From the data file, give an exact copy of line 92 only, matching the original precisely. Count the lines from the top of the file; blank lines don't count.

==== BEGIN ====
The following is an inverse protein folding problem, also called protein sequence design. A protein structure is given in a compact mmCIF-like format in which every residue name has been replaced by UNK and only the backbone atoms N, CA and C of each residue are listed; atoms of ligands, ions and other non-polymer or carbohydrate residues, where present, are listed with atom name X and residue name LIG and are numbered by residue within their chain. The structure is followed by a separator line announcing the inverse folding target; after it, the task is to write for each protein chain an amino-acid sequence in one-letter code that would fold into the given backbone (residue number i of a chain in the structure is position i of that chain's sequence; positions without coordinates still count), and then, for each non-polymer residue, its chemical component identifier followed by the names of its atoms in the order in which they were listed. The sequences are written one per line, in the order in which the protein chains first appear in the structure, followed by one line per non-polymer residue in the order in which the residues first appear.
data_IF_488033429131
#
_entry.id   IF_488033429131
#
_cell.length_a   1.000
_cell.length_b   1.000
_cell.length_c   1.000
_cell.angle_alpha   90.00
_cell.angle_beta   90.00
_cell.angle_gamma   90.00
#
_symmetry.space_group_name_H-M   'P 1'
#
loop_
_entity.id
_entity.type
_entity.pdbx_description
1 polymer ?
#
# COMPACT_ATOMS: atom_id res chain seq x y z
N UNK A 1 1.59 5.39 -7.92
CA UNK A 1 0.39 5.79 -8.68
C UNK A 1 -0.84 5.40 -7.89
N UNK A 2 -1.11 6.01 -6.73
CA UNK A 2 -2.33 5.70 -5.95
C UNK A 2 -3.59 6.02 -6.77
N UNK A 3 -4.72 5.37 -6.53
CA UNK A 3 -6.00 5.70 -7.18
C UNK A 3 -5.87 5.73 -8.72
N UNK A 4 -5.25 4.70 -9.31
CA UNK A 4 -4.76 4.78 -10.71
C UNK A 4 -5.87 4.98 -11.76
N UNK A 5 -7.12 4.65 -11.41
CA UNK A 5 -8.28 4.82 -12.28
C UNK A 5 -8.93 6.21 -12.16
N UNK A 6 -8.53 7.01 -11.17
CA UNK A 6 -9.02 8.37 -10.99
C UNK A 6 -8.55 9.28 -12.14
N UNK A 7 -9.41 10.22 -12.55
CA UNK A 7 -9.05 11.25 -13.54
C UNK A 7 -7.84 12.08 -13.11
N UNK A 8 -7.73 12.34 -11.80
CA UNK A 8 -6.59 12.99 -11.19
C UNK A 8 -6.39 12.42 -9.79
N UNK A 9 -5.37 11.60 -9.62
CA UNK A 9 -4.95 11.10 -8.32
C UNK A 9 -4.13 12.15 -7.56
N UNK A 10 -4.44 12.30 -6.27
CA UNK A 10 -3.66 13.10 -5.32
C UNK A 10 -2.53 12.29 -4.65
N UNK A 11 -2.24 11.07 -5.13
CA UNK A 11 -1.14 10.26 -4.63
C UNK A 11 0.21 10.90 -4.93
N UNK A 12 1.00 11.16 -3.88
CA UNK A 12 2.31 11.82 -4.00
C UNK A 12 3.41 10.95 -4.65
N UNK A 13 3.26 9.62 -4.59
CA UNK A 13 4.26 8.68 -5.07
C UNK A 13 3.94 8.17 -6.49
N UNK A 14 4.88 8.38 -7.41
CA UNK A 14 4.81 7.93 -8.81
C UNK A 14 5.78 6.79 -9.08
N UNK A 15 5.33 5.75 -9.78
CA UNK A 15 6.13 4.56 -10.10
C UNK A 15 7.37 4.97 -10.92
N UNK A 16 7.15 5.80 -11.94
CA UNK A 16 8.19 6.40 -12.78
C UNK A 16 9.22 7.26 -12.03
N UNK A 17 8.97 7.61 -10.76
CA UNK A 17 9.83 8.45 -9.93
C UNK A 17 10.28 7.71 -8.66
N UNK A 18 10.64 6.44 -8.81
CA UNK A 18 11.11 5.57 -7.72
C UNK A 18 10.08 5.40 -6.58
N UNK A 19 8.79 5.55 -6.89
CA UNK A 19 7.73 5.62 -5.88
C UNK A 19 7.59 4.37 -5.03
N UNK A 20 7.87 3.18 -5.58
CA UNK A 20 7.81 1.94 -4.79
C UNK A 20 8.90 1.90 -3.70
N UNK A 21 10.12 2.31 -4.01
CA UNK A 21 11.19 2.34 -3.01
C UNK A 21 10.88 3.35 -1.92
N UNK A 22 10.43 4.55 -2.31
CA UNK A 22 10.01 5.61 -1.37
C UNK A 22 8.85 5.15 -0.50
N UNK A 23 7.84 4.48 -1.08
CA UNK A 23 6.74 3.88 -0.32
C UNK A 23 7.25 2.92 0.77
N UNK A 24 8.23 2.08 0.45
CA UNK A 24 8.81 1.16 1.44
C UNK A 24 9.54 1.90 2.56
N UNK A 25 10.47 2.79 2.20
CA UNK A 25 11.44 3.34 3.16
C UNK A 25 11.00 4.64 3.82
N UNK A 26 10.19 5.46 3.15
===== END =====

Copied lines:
CA UNK A 24 8.81 1.16 1.44